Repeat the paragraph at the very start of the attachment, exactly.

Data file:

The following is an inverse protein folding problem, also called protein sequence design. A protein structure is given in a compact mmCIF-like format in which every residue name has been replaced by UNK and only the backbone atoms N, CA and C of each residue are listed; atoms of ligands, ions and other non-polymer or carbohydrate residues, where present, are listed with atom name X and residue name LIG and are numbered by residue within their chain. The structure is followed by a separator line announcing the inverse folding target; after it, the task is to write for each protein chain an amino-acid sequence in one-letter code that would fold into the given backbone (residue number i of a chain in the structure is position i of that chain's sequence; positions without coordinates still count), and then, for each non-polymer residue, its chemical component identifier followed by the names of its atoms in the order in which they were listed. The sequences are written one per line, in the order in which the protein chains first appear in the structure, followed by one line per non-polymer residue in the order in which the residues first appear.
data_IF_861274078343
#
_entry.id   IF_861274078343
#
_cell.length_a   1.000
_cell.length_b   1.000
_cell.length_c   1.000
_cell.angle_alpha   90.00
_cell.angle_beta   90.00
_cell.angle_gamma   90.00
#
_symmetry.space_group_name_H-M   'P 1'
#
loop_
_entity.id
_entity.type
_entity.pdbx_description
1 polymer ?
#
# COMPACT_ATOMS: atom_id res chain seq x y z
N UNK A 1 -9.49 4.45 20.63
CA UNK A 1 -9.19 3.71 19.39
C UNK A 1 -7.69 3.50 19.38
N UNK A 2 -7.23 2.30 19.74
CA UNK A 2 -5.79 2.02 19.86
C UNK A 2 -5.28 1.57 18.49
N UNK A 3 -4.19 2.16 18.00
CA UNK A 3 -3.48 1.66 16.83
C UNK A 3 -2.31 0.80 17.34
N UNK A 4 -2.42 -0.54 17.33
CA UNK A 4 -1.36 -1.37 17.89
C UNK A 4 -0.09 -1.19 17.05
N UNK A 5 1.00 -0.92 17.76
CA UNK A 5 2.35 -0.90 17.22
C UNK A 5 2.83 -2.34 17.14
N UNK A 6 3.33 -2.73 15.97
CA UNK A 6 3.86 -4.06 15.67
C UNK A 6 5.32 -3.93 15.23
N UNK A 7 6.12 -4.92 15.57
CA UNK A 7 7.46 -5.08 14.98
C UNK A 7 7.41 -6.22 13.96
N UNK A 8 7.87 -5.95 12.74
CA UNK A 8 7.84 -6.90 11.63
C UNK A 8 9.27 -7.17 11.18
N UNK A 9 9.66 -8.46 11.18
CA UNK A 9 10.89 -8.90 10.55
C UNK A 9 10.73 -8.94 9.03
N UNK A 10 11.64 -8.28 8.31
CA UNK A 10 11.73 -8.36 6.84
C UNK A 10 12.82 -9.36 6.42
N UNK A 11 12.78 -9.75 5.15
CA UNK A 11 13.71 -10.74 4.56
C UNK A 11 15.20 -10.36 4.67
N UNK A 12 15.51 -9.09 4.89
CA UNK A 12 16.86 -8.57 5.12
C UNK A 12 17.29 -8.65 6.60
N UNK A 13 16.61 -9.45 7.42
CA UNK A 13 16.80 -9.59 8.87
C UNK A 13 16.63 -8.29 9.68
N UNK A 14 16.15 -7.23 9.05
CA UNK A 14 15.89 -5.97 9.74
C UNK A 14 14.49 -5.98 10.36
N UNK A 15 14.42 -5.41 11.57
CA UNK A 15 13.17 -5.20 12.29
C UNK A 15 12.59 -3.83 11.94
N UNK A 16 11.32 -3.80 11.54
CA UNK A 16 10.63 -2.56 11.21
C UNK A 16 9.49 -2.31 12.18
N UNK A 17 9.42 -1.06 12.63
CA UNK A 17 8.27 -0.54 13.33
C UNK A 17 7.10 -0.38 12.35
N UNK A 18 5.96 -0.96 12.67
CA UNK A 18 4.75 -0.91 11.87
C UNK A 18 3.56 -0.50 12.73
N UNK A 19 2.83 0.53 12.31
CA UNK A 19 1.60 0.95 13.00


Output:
The following is an inverse protein folding problem, also called protein sequence design. A protein structure is given in a compact mmCIF-like format in which every residue name has been replaced by UNK and only the backbone atoms N, CA and C of each residue are listed; atoms of ligands, ions and other non-polymer or carbohydrate residues, where present, are listed with atom name X and residue name LIG and are numbered by residue within their chain. The structure is followed by a separator line announcing the inverse folding target; after it, the task is to write for each protein chain an amino-acid sequence in one-letter code that would fold into the given backbone (residue number i of a chain in the structure is position i of that chain's sequence; positions without coordinates still count), and then, for each non-polymer residue, its chemical component identifier followed by the names of its atoms in the order in which they were listed. The sequences are written one per line, in the order in which the protein chains first appear in the structure, followed by one line per non-polymer residue in the order in which the residues first appear.